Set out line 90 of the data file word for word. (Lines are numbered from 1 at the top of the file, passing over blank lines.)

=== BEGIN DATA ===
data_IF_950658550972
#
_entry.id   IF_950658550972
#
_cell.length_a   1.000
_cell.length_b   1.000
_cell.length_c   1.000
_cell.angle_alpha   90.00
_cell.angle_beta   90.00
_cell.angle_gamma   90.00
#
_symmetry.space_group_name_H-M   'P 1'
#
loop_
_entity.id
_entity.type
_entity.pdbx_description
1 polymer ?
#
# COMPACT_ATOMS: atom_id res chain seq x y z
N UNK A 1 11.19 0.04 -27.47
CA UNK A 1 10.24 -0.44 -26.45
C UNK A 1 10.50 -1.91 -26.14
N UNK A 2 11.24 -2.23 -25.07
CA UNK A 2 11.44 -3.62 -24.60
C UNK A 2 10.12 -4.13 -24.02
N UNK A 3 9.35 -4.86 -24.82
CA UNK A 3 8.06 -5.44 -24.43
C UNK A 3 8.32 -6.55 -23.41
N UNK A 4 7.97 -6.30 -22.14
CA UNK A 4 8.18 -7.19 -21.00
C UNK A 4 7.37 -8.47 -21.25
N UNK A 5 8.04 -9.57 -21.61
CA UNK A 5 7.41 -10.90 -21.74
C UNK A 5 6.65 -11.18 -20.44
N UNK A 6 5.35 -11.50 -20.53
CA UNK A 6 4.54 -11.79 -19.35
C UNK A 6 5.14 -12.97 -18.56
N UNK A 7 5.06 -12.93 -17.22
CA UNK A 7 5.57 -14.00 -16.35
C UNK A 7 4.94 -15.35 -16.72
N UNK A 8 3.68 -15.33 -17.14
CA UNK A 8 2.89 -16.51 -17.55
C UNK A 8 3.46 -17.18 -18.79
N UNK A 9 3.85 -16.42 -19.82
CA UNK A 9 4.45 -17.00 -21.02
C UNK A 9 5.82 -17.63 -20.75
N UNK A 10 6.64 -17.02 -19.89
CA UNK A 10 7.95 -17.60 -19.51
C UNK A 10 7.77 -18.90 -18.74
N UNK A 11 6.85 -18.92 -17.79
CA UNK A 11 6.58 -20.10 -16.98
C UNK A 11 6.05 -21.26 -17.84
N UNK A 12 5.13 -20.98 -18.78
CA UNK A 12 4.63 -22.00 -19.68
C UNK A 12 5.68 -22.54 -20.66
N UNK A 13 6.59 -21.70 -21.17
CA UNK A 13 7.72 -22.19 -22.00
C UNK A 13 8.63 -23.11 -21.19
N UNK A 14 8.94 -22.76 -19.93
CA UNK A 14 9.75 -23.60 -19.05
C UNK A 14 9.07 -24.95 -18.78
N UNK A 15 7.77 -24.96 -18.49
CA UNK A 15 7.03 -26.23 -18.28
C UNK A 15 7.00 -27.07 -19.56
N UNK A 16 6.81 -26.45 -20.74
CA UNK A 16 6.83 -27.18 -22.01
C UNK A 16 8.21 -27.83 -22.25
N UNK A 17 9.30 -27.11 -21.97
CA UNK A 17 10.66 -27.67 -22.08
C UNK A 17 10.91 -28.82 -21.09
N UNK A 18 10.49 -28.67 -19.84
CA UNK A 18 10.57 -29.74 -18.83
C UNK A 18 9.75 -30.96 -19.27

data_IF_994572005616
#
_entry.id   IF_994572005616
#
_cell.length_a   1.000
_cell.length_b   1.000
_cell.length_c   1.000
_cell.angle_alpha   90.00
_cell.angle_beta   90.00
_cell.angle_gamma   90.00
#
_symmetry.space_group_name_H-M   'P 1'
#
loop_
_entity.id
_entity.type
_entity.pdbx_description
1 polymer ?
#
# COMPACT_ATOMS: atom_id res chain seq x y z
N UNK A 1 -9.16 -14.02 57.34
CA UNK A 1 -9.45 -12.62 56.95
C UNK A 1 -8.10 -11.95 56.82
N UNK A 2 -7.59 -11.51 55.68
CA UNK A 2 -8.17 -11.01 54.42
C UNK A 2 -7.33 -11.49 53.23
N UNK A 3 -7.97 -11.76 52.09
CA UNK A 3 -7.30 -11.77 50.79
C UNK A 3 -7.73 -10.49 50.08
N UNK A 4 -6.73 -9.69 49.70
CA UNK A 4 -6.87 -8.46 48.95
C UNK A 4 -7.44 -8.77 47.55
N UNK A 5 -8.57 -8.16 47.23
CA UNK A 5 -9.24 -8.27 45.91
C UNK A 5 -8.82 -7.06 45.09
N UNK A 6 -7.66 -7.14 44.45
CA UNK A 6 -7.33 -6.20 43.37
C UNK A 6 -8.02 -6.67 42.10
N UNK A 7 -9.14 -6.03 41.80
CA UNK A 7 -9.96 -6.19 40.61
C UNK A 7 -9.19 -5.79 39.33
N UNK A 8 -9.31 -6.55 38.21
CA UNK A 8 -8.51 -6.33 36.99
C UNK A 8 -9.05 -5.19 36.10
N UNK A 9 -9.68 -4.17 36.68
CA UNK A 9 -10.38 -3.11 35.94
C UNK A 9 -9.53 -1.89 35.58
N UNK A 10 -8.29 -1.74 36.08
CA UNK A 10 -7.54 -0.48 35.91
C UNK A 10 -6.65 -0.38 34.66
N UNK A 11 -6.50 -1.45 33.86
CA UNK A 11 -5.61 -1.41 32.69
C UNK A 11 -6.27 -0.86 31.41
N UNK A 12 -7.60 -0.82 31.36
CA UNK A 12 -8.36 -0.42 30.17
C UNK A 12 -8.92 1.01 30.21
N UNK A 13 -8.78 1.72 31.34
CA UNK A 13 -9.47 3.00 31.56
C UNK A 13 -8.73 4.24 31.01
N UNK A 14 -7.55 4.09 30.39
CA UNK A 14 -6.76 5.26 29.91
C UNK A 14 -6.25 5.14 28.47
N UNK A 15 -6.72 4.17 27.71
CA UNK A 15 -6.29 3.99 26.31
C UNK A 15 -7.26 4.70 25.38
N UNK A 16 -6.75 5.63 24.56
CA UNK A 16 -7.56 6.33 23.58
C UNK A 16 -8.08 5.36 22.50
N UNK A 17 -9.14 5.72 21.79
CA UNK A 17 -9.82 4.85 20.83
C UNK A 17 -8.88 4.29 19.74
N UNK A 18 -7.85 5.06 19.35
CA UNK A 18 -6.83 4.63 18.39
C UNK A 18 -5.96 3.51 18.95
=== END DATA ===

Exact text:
_entity.type